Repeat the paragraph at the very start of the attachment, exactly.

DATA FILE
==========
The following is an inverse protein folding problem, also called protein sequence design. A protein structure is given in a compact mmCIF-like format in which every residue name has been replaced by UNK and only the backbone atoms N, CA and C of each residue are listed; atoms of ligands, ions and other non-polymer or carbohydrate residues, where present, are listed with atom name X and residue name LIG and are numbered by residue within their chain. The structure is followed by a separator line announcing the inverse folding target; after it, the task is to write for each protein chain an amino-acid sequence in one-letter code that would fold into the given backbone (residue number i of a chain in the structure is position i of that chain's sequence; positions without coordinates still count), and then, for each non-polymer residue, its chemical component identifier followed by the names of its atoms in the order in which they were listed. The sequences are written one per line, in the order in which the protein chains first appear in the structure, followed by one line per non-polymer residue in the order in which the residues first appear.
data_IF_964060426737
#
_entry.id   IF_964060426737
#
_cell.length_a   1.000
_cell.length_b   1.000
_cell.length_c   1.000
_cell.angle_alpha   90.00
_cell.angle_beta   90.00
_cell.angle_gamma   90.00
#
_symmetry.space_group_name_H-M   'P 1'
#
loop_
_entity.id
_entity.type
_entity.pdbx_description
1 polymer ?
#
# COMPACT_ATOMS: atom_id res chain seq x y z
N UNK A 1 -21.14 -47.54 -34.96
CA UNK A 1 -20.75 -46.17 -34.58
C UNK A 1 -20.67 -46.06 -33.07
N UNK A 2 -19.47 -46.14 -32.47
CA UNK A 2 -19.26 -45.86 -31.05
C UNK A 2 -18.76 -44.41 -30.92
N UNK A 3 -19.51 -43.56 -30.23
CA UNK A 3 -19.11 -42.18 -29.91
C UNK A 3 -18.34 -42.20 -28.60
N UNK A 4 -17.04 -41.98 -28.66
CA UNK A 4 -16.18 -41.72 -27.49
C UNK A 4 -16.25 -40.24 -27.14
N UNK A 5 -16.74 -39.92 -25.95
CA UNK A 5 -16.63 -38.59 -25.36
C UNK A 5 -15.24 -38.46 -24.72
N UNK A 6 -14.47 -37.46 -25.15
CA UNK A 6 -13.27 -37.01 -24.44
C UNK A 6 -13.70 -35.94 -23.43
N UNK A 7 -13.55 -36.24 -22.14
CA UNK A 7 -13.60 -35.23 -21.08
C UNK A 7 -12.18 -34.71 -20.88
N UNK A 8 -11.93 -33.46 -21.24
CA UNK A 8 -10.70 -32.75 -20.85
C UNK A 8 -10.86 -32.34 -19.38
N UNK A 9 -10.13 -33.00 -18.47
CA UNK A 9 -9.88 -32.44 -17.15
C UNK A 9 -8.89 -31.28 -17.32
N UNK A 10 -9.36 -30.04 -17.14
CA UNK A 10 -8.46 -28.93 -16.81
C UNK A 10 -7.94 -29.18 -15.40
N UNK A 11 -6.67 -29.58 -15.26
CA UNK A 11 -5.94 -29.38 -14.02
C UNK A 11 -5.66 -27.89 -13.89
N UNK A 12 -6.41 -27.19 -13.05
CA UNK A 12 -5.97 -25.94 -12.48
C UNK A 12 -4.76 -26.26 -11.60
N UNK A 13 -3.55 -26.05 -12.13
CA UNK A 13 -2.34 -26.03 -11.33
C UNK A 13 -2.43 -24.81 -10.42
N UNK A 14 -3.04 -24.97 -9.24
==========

The following is an inverse protein folding problem, also called protein sequence design. A protein structure is given in a compact mmCIF-like format in which every residue name has been replaced by UNK and only the backbone atoms N, CA and C of each residue are listed; atoms of ligands, ions and other non-polymer or carbohydrate residues, where present, are listed with atom name X and residue name LIG and are numbered by residue within their chain. The structure is followed by a separator line announcing the inverse folding target; after it, the task is to write for each protein chain an amino-acid sequence in one-letter code that would fold into the given backbone (residue number i of a chain in the structure is position i of that chain's sequence; positions without coordinates still count), and then, for each non-polymer residue, its chemical component identifier followed by the names of its atoms in the order in which they were listed. The sequences are written one per line, in the order in which the protein chains first appear in the structure, followed by one line per non-polymer residue in the order in which the residues first appear.